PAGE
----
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1 The Transitional Constitution of the Republic of South Sudan 2011 (the Transitional Constitution).

2 The SPLM is a liberation movement that fought and liberated South Sudan from the tyranny in Khartoum. It has been the official government of South Sudan since the country attained sovereignty in 2011.

3 The Transitional Constitution, art 97(1), (2) and (3).

4 Id, art 2.

5 JA Ramba “The drive in the SPLM's draft transitional constitution” (13 May 2011) Sudan Tribune, available at: <http://www.sudantribune.com/spip.php?article38899> (last accessed 30 December 2016).

6 Kameir, WThe political economy of South Sudan: A scoping analytical study” (2011) The African Development Bank 1 at 19.

7 Ibid.

8 Bellish, JIn principle but not in practice: The expansion of essential state interests in the doctrine of necessity under customary international law” (2012) 41/1 Denver Journal of International Law & Policy 127 at 148.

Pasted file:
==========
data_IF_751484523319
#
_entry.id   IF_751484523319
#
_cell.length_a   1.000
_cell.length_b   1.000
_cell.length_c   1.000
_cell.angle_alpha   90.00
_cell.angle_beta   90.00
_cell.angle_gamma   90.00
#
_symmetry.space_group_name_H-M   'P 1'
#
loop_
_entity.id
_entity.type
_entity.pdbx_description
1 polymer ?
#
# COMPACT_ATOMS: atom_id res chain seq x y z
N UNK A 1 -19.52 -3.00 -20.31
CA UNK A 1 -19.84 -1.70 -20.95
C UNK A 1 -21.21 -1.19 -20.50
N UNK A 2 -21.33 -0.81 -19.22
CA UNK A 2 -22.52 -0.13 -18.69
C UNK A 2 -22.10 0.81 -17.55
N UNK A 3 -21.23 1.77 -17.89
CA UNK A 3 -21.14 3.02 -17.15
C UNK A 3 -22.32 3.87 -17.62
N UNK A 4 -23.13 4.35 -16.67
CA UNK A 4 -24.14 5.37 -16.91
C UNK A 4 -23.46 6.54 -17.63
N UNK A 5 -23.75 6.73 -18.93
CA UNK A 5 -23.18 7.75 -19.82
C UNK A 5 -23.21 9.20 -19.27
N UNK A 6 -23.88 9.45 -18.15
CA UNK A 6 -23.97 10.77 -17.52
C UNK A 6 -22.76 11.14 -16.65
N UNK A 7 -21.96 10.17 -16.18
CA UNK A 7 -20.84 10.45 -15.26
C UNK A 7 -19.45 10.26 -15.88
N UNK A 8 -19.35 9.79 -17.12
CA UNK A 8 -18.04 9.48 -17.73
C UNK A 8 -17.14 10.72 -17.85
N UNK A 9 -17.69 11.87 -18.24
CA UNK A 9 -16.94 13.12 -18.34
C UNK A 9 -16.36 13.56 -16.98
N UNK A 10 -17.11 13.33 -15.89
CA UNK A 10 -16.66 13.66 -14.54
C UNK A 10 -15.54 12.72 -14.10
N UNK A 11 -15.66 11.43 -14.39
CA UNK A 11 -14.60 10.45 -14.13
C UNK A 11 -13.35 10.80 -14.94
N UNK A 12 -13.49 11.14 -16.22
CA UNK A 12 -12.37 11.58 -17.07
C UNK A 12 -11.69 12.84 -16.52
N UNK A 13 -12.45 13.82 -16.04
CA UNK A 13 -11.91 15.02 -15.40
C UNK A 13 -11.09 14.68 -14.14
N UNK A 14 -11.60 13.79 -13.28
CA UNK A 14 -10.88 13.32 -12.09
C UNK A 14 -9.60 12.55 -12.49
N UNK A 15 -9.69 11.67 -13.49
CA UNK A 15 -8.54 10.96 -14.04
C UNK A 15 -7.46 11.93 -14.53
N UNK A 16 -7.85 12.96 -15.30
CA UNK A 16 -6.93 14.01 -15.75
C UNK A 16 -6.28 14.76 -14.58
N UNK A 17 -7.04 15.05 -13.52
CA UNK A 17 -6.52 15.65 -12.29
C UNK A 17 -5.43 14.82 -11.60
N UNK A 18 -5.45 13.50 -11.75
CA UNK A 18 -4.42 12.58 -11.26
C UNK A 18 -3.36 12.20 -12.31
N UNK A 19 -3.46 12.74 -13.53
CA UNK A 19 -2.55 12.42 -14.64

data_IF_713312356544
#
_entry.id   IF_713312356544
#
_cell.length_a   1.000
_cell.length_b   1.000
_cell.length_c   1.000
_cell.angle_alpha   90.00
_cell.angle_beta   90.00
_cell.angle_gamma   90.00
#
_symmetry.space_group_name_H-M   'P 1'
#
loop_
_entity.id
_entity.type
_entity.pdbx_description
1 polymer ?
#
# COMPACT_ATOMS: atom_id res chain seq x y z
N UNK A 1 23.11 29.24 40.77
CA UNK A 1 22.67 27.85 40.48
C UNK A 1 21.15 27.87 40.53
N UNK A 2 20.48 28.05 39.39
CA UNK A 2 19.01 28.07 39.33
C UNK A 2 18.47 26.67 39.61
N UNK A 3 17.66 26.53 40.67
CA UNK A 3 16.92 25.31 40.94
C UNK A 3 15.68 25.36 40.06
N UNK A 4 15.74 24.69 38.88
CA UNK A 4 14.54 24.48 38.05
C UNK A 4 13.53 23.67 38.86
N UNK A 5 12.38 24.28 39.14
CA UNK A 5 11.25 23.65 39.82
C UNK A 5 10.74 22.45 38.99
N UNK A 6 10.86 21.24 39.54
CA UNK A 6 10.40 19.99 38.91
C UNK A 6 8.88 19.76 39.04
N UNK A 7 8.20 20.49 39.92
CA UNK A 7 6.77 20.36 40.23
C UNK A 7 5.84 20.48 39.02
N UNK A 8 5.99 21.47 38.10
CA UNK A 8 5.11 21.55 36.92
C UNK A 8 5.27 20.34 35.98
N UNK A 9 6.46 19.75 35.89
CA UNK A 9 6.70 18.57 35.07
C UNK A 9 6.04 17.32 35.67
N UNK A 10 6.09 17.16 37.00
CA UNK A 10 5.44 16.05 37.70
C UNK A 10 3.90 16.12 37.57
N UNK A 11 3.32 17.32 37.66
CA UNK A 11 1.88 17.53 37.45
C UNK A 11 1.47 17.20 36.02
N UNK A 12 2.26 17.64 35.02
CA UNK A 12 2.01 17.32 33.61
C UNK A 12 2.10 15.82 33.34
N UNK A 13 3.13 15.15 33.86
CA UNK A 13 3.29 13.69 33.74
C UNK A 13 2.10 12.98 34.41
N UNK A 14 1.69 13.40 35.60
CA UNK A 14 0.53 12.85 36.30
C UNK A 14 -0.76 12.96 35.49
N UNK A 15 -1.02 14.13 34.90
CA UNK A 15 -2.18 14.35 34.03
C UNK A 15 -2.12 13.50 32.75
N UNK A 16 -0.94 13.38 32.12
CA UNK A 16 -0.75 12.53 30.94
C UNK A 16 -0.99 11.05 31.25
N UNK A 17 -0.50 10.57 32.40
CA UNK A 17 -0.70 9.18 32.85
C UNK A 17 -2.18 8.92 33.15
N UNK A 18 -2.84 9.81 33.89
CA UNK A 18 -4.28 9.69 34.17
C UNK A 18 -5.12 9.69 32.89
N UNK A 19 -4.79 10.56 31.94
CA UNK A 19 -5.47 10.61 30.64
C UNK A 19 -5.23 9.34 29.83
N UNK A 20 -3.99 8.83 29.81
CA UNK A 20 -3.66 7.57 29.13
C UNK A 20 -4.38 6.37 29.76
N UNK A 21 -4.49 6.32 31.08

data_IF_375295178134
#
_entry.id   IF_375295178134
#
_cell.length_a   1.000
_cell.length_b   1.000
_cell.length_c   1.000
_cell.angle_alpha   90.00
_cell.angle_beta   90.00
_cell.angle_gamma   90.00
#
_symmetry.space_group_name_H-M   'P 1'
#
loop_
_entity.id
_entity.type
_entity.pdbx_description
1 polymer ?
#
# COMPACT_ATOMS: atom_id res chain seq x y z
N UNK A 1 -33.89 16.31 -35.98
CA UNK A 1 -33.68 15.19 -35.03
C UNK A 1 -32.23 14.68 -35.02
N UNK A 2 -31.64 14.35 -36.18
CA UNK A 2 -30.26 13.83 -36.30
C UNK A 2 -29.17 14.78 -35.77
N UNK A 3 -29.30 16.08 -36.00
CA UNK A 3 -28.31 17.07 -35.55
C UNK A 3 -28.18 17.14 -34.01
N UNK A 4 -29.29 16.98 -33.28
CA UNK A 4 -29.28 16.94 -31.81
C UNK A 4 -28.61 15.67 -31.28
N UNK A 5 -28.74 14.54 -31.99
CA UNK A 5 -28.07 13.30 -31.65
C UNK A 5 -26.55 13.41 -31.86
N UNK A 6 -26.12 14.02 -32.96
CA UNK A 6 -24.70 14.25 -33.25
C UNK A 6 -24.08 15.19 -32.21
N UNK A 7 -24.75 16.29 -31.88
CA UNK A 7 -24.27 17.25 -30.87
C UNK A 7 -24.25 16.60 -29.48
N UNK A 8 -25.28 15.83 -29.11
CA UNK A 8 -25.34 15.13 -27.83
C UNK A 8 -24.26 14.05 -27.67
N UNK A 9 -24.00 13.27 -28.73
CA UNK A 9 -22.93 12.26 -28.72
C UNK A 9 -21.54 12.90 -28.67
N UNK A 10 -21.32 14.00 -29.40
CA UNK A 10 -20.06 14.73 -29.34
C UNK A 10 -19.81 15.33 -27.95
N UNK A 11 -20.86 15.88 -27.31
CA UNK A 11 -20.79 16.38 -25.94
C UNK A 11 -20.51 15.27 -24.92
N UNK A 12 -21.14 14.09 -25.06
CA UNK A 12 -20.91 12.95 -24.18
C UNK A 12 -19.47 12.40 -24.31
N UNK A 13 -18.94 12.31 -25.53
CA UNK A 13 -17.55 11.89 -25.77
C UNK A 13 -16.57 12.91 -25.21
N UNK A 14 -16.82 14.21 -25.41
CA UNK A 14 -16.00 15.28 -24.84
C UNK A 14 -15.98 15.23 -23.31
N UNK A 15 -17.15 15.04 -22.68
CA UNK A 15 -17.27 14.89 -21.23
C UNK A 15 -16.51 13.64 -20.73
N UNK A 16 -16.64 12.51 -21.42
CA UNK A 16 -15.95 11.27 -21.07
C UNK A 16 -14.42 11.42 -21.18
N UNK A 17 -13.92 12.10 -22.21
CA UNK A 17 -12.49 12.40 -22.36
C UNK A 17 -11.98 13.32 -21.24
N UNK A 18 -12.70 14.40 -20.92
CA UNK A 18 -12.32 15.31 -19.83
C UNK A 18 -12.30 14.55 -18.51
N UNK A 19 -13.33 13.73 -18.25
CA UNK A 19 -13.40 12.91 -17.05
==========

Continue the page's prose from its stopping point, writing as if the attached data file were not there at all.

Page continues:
9 PG Manyuon “Genesis of the Lakes State crisis (part 1)” (30 September 2014) Sudan Tribune, available at: <http://www.sudantribune.com/spip.php?article52586> (last accessed 30 December 2016).

10 MAW Deng “Lawlessness and its rule of law implications in South Sudan” (24 December 2012) The Sudd Institute, available at: <http://www.suddinstitute.org/publications/show/lawlessness-and-its-rule-of-law-implications-in-south-sudan/> (last accessed 30 December 2016).